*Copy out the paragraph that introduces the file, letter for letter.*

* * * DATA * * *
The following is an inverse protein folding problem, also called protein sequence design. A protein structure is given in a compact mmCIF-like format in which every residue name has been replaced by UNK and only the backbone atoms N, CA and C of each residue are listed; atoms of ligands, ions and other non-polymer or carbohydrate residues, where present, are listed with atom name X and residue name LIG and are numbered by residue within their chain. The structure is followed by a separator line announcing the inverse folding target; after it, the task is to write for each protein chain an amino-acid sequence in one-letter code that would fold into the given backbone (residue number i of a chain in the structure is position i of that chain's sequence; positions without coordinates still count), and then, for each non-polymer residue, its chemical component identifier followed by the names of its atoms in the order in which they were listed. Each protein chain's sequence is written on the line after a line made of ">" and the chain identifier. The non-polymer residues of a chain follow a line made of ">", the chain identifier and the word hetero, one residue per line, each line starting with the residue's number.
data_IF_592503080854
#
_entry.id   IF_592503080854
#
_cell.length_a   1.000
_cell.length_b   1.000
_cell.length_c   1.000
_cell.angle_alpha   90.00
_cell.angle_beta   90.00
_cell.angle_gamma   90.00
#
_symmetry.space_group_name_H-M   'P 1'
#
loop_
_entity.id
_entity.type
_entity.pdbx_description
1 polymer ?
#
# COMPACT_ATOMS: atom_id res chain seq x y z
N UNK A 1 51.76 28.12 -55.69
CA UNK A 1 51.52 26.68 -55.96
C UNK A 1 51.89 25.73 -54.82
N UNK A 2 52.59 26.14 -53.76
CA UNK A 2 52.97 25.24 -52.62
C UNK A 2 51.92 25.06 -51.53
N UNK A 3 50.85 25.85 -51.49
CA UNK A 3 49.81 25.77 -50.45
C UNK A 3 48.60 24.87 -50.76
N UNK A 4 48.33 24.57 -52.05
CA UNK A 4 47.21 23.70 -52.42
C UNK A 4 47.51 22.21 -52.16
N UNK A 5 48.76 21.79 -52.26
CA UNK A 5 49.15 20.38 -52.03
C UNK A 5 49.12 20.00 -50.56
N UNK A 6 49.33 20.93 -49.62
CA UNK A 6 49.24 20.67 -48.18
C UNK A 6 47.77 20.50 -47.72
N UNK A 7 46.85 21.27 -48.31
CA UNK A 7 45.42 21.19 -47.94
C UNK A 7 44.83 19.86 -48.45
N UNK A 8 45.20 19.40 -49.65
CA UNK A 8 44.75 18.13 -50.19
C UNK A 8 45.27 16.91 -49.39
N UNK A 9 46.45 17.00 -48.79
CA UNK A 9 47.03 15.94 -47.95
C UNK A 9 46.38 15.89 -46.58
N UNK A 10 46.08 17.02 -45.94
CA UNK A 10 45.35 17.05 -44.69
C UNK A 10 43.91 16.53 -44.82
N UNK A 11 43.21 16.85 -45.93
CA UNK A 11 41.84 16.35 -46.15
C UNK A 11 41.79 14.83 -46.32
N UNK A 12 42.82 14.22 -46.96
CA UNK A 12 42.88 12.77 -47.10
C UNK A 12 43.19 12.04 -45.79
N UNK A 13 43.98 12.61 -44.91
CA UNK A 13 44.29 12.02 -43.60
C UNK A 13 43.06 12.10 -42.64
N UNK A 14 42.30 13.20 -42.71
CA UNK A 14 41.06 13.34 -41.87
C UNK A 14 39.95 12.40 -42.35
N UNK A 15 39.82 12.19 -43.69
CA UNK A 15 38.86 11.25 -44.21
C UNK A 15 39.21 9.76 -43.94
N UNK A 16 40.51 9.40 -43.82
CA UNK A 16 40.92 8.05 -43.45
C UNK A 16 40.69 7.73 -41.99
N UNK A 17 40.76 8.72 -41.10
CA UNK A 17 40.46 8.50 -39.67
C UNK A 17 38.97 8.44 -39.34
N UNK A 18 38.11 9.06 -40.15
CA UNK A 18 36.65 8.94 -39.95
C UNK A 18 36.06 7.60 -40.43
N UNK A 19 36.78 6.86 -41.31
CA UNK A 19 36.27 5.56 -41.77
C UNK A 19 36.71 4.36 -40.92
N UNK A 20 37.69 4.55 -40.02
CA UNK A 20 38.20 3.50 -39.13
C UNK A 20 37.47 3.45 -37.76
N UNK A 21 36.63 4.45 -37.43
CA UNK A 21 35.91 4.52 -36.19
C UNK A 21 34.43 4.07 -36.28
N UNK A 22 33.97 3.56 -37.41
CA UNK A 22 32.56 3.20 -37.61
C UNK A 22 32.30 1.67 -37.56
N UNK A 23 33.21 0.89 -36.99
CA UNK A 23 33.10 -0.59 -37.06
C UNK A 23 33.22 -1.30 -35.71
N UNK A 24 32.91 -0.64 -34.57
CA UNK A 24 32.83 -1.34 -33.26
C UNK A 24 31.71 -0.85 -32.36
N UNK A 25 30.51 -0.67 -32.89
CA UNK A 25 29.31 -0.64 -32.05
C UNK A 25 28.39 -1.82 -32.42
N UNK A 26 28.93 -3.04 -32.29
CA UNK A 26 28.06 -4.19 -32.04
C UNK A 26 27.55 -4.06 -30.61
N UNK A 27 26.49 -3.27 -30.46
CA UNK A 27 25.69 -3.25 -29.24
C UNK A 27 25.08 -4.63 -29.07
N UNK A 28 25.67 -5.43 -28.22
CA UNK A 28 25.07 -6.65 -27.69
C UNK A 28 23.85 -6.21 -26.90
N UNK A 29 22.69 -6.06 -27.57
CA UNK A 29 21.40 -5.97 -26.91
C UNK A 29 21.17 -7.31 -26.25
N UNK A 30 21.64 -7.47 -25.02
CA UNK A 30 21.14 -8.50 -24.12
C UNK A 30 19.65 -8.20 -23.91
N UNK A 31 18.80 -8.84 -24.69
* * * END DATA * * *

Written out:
The following is an inverse protein folding problem, also called protein sequence design. A protein structure is given in a compact mmCIF-like format in which every residue name has been replaced by UNK and only the backbone atoms N, CA and C of each residue are listed; atoms of ligands, ions and other non-polymer or carbohydrate residues, where present, are listed with atom name X and residue name LIG and are numbered by residue within their chain. The structure is followed by a separator line announcing the inverse folding target; after it, the task is to write for each protein chain an amino-acid sequence in one-letter code that would fold into the given backbone (residue number i of a chain in the structure is position i of that chain's sequence; positions without coordinates still count), and then, for each non-polymer residue, its chemical component identifier followed by the names of its atoms in the order in which they were listed. Each protein chain's sequence is written on the line after a line made of ">" and the chain identifier. The non-polymer residues of a chain follow a line made of ">", the chain identifier and the word hetero, one residue per line, each line starting with the residue's number.